There was a time in America where you graduated from high school, started a job at a local business, worked there for thirty years and retired – with a full pension and, in some cases, medical benefits.  That was back when American Corporations still cared about their employees.  It was back before the Supreme Court stated that Corporations are people and should have the same rights.  It was back when unions were strong in this nation.  It was back when “the average CEO of a major corporation made 42 times the average hourly worker’s pay”. (Quote link)

Sadly, those days are gone.

Those of us who are not among the wealthy have been handed a bunch of malarkey from our leaders – the politicians, the management at many companies and even our talk show hosts.  We’ve been told that what’s bad for business is bad for jobs.  We’ve been told that moving factories to Mexico and importing goods from China is good for American companies and, therefore, good for those of us who work for a living.  We’ve been told that tax cuts for the rich and lowering the corporate tax rate will help bring jobs back to our neighborhoods.   We’ve been told that regulating the financial market is bad and deregulation is good.

All of this has been one great big lie.  Case in point: tax cuts.  Corporations are paying lower taxes than they have in half a century and, yet, they didn’t keep people on the payrolls.  Wonder why?  Another case is the financial market breakdown.  We’ve spent the last 30 years (and especially the last eighteen years) dismantling the regulations enacted during the depression that were designed to prevent the exact kind of meltdown our financial market suffered in 2008.  And, we’ve been told it was a good thing.

Now, Mitt Romney, in an opinion piece in USA Today, claims that people on unemployment don’t really want to work.  Does this man have a clue?  Does he get it?  He says (and I’m quoting because unlike Glenn Beck and Sarah Palin, I don’t make shit up!), “The indisputable fact is that unemployment benefits, despite a web of regulations, actually serve to discourage some individuals from taking jobs, especially when the benefits extend across years.”

I’ve been on unemployment three times in my life – never for more than six months – it was some of the worst times.  The idea that an American worker prefers unemployment is absurd.  My salary on unemployment would drop by 72%.  I can’t make my bills on that.  Now, I’m very fortunate – I am employed and in the last nine years, I have been unemployed for a grand total of one week – and I was paid by my ex-employer for that week and the one after it.  I have a friend who has been unemployed for a year and a half.  I can tell you that she’d rather be working.  In fact, I do not know one unemployed person who has said, “Gee, I love my unemployment insurance!  I guess I won’t look for a job!”

Romney is trying to convince the American Public that the unemployed are lazy and don’t want to work.  Where have we heard that before?  (Hint: Rush Limbaugh)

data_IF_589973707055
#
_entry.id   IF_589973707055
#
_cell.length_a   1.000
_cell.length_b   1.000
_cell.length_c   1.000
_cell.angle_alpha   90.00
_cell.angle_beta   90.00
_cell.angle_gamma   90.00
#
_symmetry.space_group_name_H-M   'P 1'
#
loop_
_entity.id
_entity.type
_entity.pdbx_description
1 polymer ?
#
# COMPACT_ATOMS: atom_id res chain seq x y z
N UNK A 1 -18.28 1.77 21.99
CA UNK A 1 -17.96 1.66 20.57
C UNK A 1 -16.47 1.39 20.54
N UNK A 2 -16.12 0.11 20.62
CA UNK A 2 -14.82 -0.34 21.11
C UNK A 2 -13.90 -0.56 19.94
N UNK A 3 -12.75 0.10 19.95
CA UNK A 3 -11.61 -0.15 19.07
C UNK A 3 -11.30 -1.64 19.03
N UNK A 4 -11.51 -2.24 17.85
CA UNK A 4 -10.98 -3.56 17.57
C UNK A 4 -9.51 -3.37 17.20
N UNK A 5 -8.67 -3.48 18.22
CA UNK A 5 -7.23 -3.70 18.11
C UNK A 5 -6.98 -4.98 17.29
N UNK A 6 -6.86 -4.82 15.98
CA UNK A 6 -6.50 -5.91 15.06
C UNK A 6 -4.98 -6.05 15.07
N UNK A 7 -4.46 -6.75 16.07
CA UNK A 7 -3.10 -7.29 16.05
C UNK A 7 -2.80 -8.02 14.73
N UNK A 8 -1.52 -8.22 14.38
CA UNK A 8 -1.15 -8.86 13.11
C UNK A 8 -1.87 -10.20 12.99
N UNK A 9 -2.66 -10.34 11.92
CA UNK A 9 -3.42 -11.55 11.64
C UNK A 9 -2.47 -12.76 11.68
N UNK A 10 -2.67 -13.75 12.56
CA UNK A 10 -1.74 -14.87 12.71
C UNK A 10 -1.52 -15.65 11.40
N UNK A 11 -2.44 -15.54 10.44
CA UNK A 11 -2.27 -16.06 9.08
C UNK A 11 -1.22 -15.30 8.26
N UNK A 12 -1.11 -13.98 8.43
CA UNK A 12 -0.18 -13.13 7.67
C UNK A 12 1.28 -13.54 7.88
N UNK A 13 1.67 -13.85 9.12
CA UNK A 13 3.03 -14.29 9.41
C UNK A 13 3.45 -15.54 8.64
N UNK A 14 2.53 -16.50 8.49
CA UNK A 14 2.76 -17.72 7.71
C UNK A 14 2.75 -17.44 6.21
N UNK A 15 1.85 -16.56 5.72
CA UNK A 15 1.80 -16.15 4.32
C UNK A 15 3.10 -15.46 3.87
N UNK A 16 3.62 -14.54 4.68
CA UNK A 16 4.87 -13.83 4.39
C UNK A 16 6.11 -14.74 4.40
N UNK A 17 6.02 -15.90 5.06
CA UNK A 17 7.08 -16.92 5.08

He goes on to say this (and the emphasis is mine):

“The system is also not designed for a flexible economy like ours in which some employees move from job to job for short periods, and are therefore ineligible for unemployment compensation when they are faced with a protracted spell without work.

To remedy such problems we need a very different model, perhaps establishing individual unemployment savings accounts over which employees would exercise direct control when they lose their jobs, or putting in place financial incentives for employers to hire and train the long-term unemployed.”

How many people in our economy really “move from job to job for short periods”?  I’m betting not many.  Even contractors work for just one company and, apparently Mitt has never been on unemployment, it is tracked for all of your employment.  Every state is different, but most states ask about your work history for the previous year and then you’re covered.  I believe he’s way off base.

But, his idea of unemployment savings accounts?  What is his problem?  So, now we’re responsible for our own retirement (no company pensions) and we’re going to have to come up with money to put aside in case our employer lays us off?  Just where is the average American worker supposed to get the money?  American Families are hard pressed for cash now, imagine them trying to save for college, health care, retirement AND unemployment.

As far as put in place incentives for employers, please – big eye roll – they all ready have plenty of incentives.  But, I do have a plan – triple their taxes and give them a tax break for every new hirer.  Take away their profits in taxes unless they hire more people.  Make companies that earned a profit, but laid off employees pay 85% of the profit in taxes unless they hire back 50% of the laid off employees.  How’s that for an incentive?  Start putting high tariffs on products made overseas and imported here – include American companies in the mix, so they have an incentive to build plants here.

American companies have had it easy for the last thirty years and take a good look at where it’s gotten us.  It’s time for the American Workers to take back the wheel and drive this bus!